Normal function of the hepatic low-density lipoprotein (LDL) receptor is obligate for normal levels of plasma LDL cholesterol. The LDL receptor regulates the concentration of plasma LDL cholesterol by internalizing apolipoprotein B-100- and apolipoprotein E-containing lipoproteins by receptor-mediated endocytosis. Mutations in the gene encoding the LDL receptor protein give rise to one of the most common classical autosomal dominant inherited disorders in man, familial hypercholesterolemia (FH). The estimated prevalence of heterozygous FH is 0.2% (1:500) in most populations of the world including the Danish. Worldwide, an estimated ten million people are afflicted with FH and in Denmark there are approximately 10,000 subjects with heterozygous FH. Persons with heterozygous FH are characterized by a severely elevated concentration of LDL cholesterol in plasma starting in early childhood, tendon xanthomas and a markedly increased risk of premature coronary heart disease (CHD). Adequate control of plasma LDL cholesterol levels can be achieved in most patients with heterozygous FH, and to a lesser extent in the very rare cases with homozygous FH, using combinations of diet, drug therapy and selective LDL-apheresis. So, it is very important that physicians be aware of this relatively common disorder since there is good evidence that early diagnosis and cholesterol-lowering therapy will delay or even prevent CHD in persons with FH. A large majority of these persons, however, are still not diagnosed or adequately treated. It is believed that the diagnostic abilities molecular biology has to offer will provide the impetus for correcting this situation. The aims of the studies behind the present thesis, therefore, were to obtain important knowledge about current mutation detection technology, prevalence and spectrum of LDL receptor gene mutations in Denmark, methods to evaluate pathogenicity of LDL receptor gene mutations, relationship between FH genotype-phenotype, and clinical versus DNA diagnosis in the Danish FH population. Among different relative laborious and expensive scanning methods for unknown gene mutations we have shown that the polymerase chain reaction (PCR) single-strand conformation polymorphism (SSCP) analysis is a highly efficient and sensitive technique for detection of mutations in the 18 exons including intronic splice-site sequences and the promoter region of the LDL receptor gene, reserving DNA sequencing to the exons revealing variant SSCP patterns. Southern blot analysis or long distance PCR analysis are necessary to identify large gene re-arrangements in the LDL receptor gene in FH patients in whom SSCP analysis did not reveal any smaller sequence alterations. Worldwide, about 700 different mutations in the LDL receptor gene have been reported and in the Danish FH population we have so far identified 60 different mutations localized throughout the LDL receptor gene. In certain populations a small number of mutations predominate due to founder effects. The spectrum of LDL receptor mutations in Danish FH patients is intermediate between such specific founder populations with 5 predominant mutations (W23X, W66G, W556S, 313 + 1G-->A, 1846-1G-->A) accounting for about 40-50% of FH. These frequent mutations can easily and inexpensively be tested for by specific PCR based assays using restriction enzyme cleavage. Future analysis of LDL receptor mutations in heterozygous FH subjects, therefore, should be based on the mutational spectrum present in each relevant specific subset. Most mutations in the LDL receptor gene cause the classical heterozygous form of FH, but a small proportion seem to result in mild or moderate forms of autosomal, dominantly inherited hypercholesterolemia. Differentiation between harmless sequence variations and disease-causing mutations is not always easy without additional work. We have experienced that large re-arrangements, frame-shift and nonsense mutations obviously are pathogenic, but full pathogenicity should not be ascribed to missense mutations and small in-frame deletions, e.g. the N543H and 2393del9 mutations, unless in vitro gene expression in eukaryotic cells have been studied, or to splice-site mutations, e.g. the 1592 + 5G-->A mutation, before mRNA studies in patient cells have been performed. The cumulated LDL cholesterol exposure, mainly determined by the defect LDL receptor, plays a crucial role for the clinical manifestation of FH. The phenotypic expression of homozygous FH appears to be dominated by the consequences of the LDL receptor gene mutations. In heterozygous FH, however, the underlying mutational LDL receptor type determines only to a much lesser extent, if any, the variable phenotypic expression as seen in Danish patients. Extreme low fat dietary habits or major gene interactions may influence the lipid profile and the excess cardiovascular mortality observed in heterozygous FH, whereas minor gene determinants do not seem to play any significant role. The clinical diagnosis of heterozygous FH should be based on an elevated plasma LDL cholesterol concentration above the 95th percentiles for the general population together with either the presence of tendon xanthomas or an autosomal dominant transmission of hypercholesterolemia in the family or a child with hypercholesterolemia. Our studies illustrate clearly that molecular genetics can strengthen an equivocal clinical diagnosis and assist decision-making in diagnosis and tracing family members. If demonstration of a pathogenic mutation in the LDL receptor gene fails, other causes of autosomal dominant inherited hypercholesterolemia should be sought. Familial defective apolipoprotein B (FDB) caused by the R3500Q apolipoprotein B gene mutation may mimic FH but the clinical course, however, is often milder than that seen in patients with LDL receptor gene mutations. A newly discovered third major locus at chromosome 1 may also be of future diagnostic importance although the exact gene remains to be identified. The overall molecular genetic knowledge obtained about FH in Denmark forms the basis for the implementation and use of molecular genetic diagnostics of FH in daily clinical practice.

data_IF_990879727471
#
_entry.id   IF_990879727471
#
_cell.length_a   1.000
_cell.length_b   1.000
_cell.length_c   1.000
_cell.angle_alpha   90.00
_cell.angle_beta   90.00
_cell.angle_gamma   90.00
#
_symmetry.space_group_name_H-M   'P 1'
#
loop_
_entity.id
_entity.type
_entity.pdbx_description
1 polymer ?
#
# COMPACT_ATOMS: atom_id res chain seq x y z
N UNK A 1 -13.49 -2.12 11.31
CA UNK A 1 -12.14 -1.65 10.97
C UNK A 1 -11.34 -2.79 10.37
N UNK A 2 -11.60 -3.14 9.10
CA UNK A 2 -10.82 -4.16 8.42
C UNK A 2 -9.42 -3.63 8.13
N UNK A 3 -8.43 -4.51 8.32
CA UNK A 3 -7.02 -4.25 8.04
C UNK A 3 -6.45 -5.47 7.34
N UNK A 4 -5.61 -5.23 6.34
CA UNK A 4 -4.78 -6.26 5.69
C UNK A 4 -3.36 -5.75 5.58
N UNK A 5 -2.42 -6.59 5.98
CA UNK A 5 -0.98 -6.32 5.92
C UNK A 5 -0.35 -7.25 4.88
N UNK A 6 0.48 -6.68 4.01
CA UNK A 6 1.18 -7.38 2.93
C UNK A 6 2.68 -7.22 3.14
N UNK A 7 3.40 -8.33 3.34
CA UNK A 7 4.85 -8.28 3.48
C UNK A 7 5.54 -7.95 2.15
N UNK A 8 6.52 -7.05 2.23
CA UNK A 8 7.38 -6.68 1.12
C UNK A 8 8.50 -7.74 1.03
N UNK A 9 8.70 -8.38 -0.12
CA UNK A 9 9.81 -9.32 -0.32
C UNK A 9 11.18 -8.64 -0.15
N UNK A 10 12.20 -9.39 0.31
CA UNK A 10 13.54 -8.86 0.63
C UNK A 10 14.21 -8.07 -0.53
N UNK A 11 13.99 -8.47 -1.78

[Indexed for MEDLINE]